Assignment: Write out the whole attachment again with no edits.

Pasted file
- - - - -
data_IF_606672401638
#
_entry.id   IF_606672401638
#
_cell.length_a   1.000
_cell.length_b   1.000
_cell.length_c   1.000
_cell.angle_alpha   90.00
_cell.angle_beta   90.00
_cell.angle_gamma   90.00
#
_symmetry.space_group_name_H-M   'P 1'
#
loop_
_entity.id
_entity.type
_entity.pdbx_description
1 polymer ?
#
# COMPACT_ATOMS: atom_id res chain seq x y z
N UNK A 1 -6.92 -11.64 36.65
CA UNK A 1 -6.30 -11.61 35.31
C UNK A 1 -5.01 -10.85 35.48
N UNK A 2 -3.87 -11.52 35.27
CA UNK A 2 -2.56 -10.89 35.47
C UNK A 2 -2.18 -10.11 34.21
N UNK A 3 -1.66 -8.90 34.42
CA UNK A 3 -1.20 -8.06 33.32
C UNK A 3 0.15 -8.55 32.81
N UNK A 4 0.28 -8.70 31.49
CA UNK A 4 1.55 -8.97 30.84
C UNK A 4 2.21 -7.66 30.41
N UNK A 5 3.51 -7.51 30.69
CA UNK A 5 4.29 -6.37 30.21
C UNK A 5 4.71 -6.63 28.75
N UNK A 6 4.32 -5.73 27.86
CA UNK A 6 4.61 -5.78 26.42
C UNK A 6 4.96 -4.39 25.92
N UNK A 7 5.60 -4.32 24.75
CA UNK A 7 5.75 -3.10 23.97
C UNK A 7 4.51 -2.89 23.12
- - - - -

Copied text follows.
data_IF_606672401638
#
_entry.id   IF_606672401638
#
_cell.length_a   1.000
_cell.length_b   1.000
_cell.length_c   1.000
_cell.angle_alpha   90.00
_cell.angle_beta   90.00
_cell.angle_gamma   90.00
#
_symmetry.space_group_name_H-M   'P 1'
#
loop_
_entity.id
_entity.type
_entity.pdbx_description
1 polymer ?
#
# COMPACT_ATOMS: atom_id res chain seq x y z
N UNK A 1 -6.92 -11.64 36.65
CA UNK A 1 -6.30 -11.61 35.31
C UNK A 1 -5.01 -10.85 35.48
N UNK A 2 -3.87 -11.52 35.27
CA UNK A 2 -2.56 -10.89 35.47
C UNK A 2 -2.18 -10.11 34.21
N UNK A 3 -1.66 -8.90 34.42
CA UNK A 3 -1.20 -8.06 33.32
C UNK A 3 0.15 -8.55 32.81
N UNK A 4 0.28 -8.70 31.49
CA UNK A 4 1.55 -8.97 30.84
C UNK A 4 2.21 -7.66 30.41
N UNK A 5 3.51 -7.51 30.69
CA UNK A 5 4.29 -6.37 30.21
C UNK A 5 4.71 -6.63 28.75
N UNK A 6 4.32 -5.73 27.86
CA UNK A 6 4.61 -5.78 26.42
C UNK A 6 4.96 -4.39 25.92
N UNK A 7 5.60 -4.32 24.75
CA UNK A 7 5.75 -3.10 23.97
C UNK A 7 4.51 -2.89 23.12